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Use of Hair Analysis in a Pretrial Diversion Program in New Orleans

NCJ Number
International Journal of Offender Therapy and Comparative Criminology Volume: 39 Issue: 3 Dated: (1995) Pages: 222-241
Date Published
20 pages
The use of hair analysis to detect illegal drug use was developed and operated in a novel pretrial diversion program for nonviolent offenders in New Orleans.
The program requires participants to abstain from drugs and relies upon urinalysis, hair analysis, and self-reported drug use to monitor compliance. Approximately 90 percent of the cases in diversion are narcotics possession cases; approximately 67 percent came into the program from normal prosecutorial screening, 21 percent at the request of the defendant's attorney, and 12 percent from other sources. Data covering 7 months of program operation were reported through September 1993. Results revealed that hair analysis appears to be a more effective method of identifying drug exposure than either urinalysis or self-reported drug use. Furthermore, hair analysis provides several other advantages to program operations. Finally, implementing the hair analysis protocols did not involve any notable problems. Findings that hair assays, when included in a program of urine testing, counseling, and close supervisory monitoring of cocaine-involved offenders can have a major impact on increasing detection sensitivity, bolstering therapist morale, discouraging or defeating evasion by clients, and creating higher levels of compliance in the target population. Tables and 48 references (Author abstract modified)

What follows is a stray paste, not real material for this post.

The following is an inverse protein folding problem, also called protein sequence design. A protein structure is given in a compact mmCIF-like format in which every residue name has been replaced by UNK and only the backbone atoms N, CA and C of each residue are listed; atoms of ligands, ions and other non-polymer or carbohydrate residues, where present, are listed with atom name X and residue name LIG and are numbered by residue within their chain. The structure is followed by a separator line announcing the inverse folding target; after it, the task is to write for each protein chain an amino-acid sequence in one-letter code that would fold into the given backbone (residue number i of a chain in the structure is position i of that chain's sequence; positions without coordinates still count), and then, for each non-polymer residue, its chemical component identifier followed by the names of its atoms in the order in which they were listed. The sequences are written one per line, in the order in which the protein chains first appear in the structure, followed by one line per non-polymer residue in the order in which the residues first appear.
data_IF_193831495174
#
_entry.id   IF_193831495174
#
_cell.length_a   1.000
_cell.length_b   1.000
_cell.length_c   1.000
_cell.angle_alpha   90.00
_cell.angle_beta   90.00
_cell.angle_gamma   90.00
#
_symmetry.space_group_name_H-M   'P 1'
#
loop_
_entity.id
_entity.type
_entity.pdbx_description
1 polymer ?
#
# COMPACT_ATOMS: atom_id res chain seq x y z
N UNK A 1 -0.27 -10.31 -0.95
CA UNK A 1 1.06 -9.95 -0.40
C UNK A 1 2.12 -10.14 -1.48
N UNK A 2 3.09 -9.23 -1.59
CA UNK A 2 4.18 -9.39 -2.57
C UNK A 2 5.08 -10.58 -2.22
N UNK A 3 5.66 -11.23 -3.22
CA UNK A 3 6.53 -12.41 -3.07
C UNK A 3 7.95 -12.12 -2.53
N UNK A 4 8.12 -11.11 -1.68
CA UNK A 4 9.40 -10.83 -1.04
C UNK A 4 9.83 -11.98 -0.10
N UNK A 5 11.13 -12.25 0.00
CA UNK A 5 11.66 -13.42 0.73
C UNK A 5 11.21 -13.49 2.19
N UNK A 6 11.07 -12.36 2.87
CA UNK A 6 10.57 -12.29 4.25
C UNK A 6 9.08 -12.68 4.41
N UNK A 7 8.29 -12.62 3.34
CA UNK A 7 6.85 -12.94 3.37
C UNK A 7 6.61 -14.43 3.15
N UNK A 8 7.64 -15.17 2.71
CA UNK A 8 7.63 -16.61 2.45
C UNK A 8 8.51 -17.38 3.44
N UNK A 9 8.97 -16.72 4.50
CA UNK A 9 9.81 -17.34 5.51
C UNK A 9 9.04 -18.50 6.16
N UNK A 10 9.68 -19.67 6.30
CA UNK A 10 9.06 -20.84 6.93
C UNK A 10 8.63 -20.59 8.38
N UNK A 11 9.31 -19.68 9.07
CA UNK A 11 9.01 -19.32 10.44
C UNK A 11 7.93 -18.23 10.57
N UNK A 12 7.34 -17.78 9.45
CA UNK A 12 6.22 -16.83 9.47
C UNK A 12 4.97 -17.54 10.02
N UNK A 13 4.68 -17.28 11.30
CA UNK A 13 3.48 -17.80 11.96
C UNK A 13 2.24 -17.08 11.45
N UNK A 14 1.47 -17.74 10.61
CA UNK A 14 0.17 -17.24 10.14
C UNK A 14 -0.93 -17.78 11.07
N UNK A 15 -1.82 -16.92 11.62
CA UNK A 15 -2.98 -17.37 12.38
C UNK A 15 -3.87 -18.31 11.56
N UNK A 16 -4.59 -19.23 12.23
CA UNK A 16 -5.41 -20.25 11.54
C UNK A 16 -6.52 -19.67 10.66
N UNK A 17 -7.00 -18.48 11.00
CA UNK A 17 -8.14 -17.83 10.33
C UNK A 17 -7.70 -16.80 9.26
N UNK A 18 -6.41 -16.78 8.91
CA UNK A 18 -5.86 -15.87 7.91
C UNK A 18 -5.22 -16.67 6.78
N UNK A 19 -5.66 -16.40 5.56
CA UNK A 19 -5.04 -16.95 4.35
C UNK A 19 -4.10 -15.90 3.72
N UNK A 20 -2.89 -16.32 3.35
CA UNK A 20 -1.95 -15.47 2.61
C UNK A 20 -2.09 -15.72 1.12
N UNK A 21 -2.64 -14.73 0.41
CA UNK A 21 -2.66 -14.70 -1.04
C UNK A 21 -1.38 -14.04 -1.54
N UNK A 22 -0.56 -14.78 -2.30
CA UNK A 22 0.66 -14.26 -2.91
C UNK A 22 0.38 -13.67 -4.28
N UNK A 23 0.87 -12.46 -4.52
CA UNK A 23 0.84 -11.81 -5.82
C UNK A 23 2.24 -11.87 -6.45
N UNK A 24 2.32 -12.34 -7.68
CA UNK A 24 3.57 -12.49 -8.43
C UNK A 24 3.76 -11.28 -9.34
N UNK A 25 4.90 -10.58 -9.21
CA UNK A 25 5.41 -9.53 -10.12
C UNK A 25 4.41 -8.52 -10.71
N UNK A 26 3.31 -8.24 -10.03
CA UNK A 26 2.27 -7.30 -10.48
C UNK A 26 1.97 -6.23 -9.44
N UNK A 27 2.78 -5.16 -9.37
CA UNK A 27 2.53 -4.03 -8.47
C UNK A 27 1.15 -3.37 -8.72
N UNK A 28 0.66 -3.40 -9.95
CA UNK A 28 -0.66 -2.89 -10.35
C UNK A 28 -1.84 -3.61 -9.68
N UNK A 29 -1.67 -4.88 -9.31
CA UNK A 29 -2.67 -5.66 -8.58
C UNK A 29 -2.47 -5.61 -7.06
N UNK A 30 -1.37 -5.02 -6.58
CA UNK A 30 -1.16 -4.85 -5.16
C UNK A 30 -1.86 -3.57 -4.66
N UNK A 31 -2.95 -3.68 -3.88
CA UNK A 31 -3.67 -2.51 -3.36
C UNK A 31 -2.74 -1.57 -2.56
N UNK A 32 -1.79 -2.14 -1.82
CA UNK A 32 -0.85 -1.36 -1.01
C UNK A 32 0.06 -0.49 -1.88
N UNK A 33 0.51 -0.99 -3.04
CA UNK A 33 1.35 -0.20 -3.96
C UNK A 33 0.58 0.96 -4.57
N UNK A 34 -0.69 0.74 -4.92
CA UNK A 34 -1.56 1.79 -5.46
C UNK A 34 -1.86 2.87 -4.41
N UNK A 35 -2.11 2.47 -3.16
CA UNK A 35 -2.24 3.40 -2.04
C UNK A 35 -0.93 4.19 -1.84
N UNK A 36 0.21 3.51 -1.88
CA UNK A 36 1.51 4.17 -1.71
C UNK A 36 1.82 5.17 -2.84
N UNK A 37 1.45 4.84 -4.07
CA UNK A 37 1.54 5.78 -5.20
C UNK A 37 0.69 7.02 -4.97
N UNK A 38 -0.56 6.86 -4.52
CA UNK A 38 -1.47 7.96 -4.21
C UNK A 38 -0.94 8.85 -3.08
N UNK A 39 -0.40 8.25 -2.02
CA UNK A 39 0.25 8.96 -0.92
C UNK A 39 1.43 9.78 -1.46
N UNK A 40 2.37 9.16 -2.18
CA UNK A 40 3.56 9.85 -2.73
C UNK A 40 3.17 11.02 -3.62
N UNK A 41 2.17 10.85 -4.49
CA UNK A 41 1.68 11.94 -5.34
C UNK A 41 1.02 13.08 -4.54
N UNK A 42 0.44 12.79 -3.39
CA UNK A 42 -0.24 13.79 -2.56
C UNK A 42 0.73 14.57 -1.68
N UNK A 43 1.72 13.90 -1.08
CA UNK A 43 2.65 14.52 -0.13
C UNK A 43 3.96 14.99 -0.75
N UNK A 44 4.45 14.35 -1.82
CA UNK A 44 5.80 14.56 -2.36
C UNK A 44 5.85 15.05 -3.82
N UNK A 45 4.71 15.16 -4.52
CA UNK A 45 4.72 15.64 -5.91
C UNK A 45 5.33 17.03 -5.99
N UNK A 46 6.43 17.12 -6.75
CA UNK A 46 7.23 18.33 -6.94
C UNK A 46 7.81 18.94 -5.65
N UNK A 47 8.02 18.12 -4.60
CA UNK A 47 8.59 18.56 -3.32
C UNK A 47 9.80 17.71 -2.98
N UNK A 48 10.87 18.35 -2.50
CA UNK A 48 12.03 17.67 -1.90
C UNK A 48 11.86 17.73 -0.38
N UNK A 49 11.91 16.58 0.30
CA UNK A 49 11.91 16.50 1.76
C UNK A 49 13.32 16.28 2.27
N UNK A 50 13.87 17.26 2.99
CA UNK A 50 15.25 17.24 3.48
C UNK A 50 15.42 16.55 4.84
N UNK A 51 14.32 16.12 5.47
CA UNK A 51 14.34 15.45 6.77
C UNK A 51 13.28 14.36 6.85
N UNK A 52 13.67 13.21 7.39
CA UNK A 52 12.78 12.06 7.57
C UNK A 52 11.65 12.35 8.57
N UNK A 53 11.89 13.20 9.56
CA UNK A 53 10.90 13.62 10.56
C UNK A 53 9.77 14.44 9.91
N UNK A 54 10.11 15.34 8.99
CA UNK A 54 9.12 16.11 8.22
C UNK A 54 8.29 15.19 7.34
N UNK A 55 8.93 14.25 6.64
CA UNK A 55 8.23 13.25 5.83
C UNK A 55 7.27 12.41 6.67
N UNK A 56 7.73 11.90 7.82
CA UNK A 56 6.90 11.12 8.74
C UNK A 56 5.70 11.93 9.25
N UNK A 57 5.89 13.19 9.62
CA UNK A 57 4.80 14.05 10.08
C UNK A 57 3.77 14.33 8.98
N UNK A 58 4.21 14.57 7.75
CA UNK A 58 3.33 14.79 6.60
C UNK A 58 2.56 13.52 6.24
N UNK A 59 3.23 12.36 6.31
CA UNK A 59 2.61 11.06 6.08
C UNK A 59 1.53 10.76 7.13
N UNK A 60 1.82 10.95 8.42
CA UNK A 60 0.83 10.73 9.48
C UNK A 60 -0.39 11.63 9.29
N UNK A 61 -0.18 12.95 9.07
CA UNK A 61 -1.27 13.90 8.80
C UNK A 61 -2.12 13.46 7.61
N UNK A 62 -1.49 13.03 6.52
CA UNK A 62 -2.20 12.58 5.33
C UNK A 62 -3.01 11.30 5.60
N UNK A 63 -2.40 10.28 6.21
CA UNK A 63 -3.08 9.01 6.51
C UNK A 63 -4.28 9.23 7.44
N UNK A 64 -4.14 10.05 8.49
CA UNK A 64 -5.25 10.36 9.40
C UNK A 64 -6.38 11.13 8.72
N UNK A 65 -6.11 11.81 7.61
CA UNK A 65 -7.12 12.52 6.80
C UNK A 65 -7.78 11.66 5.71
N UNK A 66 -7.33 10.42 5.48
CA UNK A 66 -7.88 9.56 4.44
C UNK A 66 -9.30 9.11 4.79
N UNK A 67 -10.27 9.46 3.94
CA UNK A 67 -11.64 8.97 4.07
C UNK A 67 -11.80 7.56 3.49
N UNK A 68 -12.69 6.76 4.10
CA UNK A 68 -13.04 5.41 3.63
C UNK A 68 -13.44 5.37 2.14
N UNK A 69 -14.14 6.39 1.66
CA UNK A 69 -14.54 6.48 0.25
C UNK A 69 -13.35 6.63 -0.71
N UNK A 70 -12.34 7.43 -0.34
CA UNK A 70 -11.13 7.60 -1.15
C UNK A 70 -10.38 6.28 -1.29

Date Published: January 1, 1995